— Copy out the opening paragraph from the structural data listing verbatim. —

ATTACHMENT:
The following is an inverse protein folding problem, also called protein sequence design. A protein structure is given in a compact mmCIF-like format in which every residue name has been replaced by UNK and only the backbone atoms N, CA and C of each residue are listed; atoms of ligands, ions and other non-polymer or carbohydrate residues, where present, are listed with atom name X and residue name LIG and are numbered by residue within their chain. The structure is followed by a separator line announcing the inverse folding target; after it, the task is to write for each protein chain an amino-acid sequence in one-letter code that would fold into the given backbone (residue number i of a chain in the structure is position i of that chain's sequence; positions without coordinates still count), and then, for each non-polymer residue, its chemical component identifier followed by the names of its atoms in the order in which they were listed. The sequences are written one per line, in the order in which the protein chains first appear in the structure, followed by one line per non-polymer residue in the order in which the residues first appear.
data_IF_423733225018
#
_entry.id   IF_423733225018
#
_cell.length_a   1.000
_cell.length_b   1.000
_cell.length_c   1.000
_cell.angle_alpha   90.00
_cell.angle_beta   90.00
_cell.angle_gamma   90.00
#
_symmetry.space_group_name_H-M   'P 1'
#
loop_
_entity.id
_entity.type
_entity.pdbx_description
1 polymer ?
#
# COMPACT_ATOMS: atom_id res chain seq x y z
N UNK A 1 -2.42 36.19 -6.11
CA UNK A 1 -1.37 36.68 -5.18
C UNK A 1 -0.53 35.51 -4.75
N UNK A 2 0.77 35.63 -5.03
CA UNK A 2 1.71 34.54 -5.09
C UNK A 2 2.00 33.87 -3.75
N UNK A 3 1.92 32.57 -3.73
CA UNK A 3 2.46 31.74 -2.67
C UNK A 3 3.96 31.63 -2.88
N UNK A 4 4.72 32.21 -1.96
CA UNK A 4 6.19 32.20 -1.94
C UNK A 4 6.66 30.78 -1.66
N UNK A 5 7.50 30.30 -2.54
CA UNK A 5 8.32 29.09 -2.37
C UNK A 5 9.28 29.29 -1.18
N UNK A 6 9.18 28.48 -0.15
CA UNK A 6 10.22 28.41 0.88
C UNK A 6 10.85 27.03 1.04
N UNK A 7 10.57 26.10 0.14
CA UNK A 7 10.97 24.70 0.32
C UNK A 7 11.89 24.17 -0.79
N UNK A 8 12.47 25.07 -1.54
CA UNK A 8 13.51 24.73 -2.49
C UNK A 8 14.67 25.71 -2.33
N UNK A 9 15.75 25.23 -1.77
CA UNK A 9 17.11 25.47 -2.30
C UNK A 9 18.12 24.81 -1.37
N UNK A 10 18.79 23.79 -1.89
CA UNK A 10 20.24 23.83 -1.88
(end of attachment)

The following is an inverse protein folding problem, also called protein sequence design. A protein structure is given in a compact mmCIF-like format in which every residue name has been replaced by UNK and only the backbone atoms N, CA and C of each residue are listed; atoms of ligands, ions and other non-polymer or carbohydrate residues, where present, are listed with atom name X and residue name LIG and are numbered by residue within their chain. The structure is followed by a separator line announcing the inverse folding target; after it, the task is to write for each protein chain an amino-acid sequence in one-letter code that would fold into the given backbone (residue number i of a chain in the structure is position i of that chain's sequence; positions without coordinates still count), and then, for each non-polymer residue, its chemical component identifier followed by the names of its atoms in the order in which they were listed. The sequences are written one per line, in the order in which the protein chains first appear in the structure, followed by one line per non-polymer residue in the order in which the residues first appear.